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To many, myself included, Hawking’s life of the mind stirred a genuine sense of human goodness. Hawking never treated his disciplines (cosmology and theoretical physics) as the private property of intellectuals, nor did he hesitate to poke fun at himself or his work. He regularly published literature for the laity, including the bestselling volume “A Brief History of Time,” which topped the London Sunday Times bestseller list for over five years. His visibility had powerful consequences outside of science too: Hawking embodied the wide gulf between condition and pathology. All who watched him knew that his physical impediment was no handicap to greatness.
As the kindly ambassador from a foreign field, however, Hawking often intimated his discomfort with this world. “I believe that life on Earth is at an ever-increasing risk of being wiped out,” he once divulged. “I think the human race has no future if it doesn’t go into space.” Hawking kept several such statements in his repertoire. At a science festival in Norway, he confessed, “The Earth is under threat from so many areas that it is difficult for me to be positive.”
In keeping with this grim survivalist sense, Hawking’s top priority was space travel. He hoped to avoid a string of possible worst-case scenarios for humanity: A take-over by artificial intelligence (potentially “the worst event in the history of our civilization”), global nuclear conflict, and “genetically engineered viruses.” In a world so treacherous, Hawking believed, mankind ought to abide by the simplest logic: “The human race shouldn’t have all its eggs in one basket.”
Of all humanity’s members, we Americans are perhaps the best equipped to understand Hawking’s worldview. Our politics during the past two years have laid bare the difference between aspirational policy (like reaching the stars for the sake of human achievement) and stopgap measures (such as Hawking’s hoped-for “tiny space probes”). Where only a short time ago Americans were warming up to the idea of an immigrant republic and overseeing a national shift to soft power in our foreign affairs, we’re now left longing for a pause in the ongoing partisan hostilities or a period without a vulgar presidential tweet.
These yearnings for civility, like Hawking’s longing for cosmic travel, may seem like a commendable response to the times. They are not our better angels, though. They’re reminders of how low we’ve stooped.
Part of the problem is a growing sense of alienation from politics, as much as our shared humanity. News about our government reads like that of a foreign putsch. Trump has been likened to Latin American caudillos, European fascists, and Third World dictators. Alongside these claims, the “America First” mantra has left many of us wondering whether, in fact, we can claim anything in common with those beyond our borders.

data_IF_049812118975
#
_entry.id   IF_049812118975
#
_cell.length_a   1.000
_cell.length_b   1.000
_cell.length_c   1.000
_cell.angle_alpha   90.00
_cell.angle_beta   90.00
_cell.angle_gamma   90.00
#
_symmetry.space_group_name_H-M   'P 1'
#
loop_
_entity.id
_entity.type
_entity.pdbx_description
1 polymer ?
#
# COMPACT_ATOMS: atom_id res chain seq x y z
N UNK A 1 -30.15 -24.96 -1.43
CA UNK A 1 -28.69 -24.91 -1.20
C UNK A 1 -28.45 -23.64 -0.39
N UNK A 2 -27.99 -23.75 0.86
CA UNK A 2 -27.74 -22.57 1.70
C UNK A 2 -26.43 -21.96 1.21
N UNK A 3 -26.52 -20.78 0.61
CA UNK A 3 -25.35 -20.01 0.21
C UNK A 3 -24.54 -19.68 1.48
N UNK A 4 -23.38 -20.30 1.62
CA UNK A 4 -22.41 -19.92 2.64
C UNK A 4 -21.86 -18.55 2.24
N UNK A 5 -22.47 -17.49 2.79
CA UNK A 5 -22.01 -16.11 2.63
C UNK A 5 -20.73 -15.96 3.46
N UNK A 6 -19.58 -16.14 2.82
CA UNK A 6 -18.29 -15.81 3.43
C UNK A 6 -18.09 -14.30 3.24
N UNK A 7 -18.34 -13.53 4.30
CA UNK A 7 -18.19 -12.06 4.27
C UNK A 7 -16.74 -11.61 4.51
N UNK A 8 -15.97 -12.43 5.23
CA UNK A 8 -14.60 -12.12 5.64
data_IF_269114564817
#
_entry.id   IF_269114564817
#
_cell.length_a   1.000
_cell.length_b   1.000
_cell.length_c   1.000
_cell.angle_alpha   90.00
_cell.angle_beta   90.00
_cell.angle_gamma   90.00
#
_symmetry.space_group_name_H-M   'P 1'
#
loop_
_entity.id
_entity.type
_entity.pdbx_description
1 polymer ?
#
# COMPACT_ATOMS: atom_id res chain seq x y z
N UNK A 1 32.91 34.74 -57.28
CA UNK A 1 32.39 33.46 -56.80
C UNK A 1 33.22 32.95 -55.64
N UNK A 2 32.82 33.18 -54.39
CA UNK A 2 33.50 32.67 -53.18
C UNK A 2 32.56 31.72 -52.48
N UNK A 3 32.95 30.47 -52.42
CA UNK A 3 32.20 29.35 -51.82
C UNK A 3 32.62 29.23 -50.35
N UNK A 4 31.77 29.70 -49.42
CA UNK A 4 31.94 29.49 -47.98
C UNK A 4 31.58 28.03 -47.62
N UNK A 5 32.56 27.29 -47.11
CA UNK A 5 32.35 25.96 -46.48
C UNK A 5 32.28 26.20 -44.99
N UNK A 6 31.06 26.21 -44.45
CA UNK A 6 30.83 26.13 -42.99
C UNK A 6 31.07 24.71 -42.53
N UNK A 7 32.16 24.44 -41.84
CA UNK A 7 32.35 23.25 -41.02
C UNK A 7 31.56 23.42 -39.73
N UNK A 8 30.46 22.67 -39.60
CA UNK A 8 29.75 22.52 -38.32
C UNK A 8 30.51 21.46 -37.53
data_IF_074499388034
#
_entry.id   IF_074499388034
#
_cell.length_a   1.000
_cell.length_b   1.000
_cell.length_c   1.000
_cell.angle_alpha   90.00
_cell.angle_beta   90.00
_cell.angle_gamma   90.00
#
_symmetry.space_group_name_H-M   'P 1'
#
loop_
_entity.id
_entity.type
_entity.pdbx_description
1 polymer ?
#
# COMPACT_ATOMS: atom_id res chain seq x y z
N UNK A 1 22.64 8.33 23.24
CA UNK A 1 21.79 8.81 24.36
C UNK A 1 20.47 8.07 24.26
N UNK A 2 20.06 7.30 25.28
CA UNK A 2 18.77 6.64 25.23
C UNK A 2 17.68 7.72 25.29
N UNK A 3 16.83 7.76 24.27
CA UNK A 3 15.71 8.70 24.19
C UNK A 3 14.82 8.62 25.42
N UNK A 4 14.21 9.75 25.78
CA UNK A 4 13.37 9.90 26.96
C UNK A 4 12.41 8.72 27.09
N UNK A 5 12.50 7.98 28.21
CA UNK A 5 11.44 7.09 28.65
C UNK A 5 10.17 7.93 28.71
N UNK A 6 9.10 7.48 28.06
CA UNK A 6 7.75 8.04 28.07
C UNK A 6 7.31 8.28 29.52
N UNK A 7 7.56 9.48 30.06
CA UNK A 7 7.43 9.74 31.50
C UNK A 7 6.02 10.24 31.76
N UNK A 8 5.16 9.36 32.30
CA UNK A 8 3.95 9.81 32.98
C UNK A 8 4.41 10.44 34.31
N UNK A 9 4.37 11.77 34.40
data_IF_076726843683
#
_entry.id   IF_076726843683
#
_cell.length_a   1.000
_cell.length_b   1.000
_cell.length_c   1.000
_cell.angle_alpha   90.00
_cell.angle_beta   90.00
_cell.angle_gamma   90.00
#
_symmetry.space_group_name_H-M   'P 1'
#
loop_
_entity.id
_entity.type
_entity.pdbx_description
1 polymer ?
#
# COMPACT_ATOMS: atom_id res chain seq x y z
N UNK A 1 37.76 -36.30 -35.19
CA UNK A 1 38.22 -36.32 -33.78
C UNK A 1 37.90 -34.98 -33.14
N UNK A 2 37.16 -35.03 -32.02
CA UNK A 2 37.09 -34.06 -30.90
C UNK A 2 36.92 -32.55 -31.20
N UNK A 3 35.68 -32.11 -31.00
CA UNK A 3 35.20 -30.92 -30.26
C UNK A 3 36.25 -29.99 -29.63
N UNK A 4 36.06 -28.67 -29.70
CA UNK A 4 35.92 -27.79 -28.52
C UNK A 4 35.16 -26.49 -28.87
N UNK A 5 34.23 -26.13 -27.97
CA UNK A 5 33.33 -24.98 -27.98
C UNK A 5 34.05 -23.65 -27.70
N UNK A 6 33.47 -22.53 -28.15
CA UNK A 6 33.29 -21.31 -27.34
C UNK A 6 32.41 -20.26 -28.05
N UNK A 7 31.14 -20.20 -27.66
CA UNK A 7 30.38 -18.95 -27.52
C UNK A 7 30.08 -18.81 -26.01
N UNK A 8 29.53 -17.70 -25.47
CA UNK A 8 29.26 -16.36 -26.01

Our times—abundant with confusion and lacking in obvious emancipatory strategies—recall Walter Lippmann’s assessment from nearly a century ago that being a private citizen feels like spectating from “the back row.”
The fondness for escape is palpable in this environment. Recall the list of celebrities who threatened to leave the country if the current president should ever achieve national office. In the aftermath of election night, some of those celebrities retracted their promises; others recanted them as jokes. We understood their sentiments either way.
Even the government is afflicted with this escapist urge. Three Republican senators have promised to resign after 2018, two of them openly dreading more embarrassment-by-association. Cabinet-level appointees have taken so vigorously to jumping ship that taking stock of casualties has become nearly impossible.
These are the circumstances in which we negotiate our potential futures. Some long for simple civility; others (the wearier moderates) demand a return to normalcy.
More entrenched liberals (myself included) are committed to these positions contingent on other important victories: a lasting resolution to gun violence, an end to nationalist sloganeering, renewed commitment to Herbert Croly’s “promise of American life.” These maneuvers give us firmer footing in the turf of values.
As with Hawking’s work, there is something profoundly humanist in the American creed—its call for constant democratic renewal, its framing of American advancement within a grander human project. But this humanism is not self-actualizing.
Physicist though he was, Hawking was performing a very old, unscientific ritual by aspiring to escape Earth. He was fantasizing the heavens as a reprieve from our earthly suffering.
In the age of Trump, we must learn to aspire for simpler rewards—respect, justice, and increasing opportunity. Once these are achieved, we can pursue the cosmos for its own sake.
Henry N. Brooks ’19 is a Social Studies concentrator in Currier House. His column appears on alternate Tuesdays.
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